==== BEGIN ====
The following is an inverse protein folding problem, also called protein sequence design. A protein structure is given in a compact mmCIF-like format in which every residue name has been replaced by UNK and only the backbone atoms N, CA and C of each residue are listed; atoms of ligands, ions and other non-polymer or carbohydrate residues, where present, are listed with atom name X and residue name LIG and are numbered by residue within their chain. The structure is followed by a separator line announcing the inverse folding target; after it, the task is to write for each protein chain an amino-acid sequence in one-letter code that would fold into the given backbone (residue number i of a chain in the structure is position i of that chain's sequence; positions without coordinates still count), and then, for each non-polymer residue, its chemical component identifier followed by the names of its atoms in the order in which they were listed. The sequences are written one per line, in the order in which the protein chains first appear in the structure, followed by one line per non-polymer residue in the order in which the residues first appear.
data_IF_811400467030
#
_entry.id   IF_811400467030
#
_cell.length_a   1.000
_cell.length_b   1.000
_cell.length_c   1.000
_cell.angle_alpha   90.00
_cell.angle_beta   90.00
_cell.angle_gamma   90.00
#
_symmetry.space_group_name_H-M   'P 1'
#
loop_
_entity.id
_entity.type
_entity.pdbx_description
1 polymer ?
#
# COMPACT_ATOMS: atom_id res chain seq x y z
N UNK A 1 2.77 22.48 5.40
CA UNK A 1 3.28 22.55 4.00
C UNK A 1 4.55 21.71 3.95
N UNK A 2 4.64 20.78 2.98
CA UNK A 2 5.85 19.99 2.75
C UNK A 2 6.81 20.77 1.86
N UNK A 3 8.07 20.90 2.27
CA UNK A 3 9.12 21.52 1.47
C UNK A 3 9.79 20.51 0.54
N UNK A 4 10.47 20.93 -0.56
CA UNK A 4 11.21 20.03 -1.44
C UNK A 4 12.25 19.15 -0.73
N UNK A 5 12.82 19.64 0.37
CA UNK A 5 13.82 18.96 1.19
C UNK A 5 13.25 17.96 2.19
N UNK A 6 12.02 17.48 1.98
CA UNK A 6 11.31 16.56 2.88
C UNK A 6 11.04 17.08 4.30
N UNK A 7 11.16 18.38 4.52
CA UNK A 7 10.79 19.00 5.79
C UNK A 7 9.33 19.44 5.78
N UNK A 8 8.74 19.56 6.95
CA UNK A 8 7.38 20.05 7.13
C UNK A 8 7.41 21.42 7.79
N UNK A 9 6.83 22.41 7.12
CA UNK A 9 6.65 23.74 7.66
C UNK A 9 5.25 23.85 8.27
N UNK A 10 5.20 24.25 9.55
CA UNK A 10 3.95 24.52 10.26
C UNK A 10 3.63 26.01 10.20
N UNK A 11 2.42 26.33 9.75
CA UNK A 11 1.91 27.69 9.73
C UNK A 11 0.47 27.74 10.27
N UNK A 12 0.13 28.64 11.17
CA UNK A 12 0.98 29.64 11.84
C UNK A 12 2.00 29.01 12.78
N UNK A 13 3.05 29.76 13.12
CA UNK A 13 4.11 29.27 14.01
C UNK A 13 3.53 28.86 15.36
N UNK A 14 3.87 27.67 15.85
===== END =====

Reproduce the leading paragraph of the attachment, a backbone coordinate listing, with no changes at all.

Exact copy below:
The following is an inverse protein folding problem, also called protein sequence design. A protein structure is given in a compact mmCIF-like format in which every residue name has been replaced by UNK and only the backbone atoms N, CA and C of each residue are listed; atoms of ligands, ions and other non-polymer or carbohydrate residues, where present, are listed with atom name X and residue name LIG and are numbered by residue within their chain. The structure is followed by a separator line announcing the inverse folding target; after it, the task is to write for each protein chain an amino-acid sequence in one-letter code that would fold into the given backbone (residue number i of a chain in the structure is position i of that chain's sequence; positions without coordinates still count), and then, for each non-polymer residue, its chemical component identifier followed by the names of its atoms in the order in which they were listed. The sequences are written one per line, in the order in which the protein chains first appear in the structure, followed by one line per non-polymer residue in the order in which the residues first appear.